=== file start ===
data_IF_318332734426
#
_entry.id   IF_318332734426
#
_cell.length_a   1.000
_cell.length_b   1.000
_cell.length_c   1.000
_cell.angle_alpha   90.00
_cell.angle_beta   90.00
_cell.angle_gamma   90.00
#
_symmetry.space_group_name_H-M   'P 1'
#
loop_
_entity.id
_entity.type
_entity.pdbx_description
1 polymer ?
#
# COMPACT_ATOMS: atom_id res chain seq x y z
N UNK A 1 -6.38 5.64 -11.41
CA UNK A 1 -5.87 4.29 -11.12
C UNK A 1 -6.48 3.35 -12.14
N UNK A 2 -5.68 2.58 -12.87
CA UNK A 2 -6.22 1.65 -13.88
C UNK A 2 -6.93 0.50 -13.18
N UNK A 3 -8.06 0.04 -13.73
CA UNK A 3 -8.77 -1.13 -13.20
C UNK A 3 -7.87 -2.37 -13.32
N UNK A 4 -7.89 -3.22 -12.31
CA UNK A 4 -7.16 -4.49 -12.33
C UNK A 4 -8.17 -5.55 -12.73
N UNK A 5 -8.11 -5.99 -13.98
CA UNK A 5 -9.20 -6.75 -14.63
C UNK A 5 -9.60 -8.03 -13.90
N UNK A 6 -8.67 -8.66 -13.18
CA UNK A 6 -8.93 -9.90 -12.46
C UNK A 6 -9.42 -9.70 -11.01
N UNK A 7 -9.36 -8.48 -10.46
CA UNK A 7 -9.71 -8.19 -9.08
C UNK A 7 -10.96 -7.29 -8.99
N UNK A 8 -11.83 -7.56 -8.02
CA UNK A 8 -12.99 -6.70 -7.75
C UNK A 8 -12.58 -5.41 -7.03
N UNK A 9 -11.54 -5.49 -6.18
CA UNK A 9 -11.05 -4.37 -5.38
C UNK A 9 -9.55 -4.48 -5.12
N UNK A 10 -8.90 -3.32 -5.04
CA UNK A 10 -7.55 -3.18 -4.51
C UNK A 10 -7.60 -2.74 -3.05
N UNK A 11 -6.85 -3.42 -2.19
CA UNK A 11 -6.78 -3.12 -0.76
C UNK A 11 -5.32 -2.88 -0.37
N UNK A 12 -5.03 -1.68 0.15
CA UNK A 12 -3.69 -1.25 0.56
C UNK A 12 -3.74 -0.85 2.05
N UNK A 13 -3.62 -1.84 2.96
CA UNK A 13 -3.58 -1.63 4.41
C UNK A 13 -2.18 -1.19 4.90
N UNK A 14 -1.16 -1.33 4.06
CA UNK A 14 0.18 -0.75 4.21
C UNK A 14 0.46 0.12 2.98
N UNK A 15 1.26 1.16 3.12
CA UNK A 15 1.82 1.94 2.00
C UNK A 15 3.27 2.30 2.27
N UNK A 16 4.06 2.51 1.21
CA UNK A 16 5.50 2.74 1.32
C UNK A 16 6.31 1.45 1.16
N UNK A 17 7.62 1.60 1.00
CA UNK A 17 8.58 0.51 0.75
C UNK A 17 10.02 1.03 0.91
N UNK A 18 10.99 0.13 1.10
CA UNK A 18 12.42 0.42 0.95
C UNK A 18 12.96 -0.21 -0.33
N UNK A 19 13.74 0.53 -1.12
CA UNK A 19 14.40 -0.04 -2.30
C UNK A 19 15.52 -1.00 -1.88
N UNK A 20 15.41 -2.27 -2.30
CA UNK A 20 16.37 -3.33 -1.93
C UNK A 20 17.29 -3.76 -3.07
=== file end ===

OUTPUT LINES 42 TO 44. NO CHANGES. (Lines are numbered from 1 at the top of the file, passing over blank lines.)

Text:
N UNK A 8 -11.83 -7.56 -8.02
CA UNK A 8 -12.99 -6.70 -7.75
C UNK A 8 -12.58 -5.41 -7.03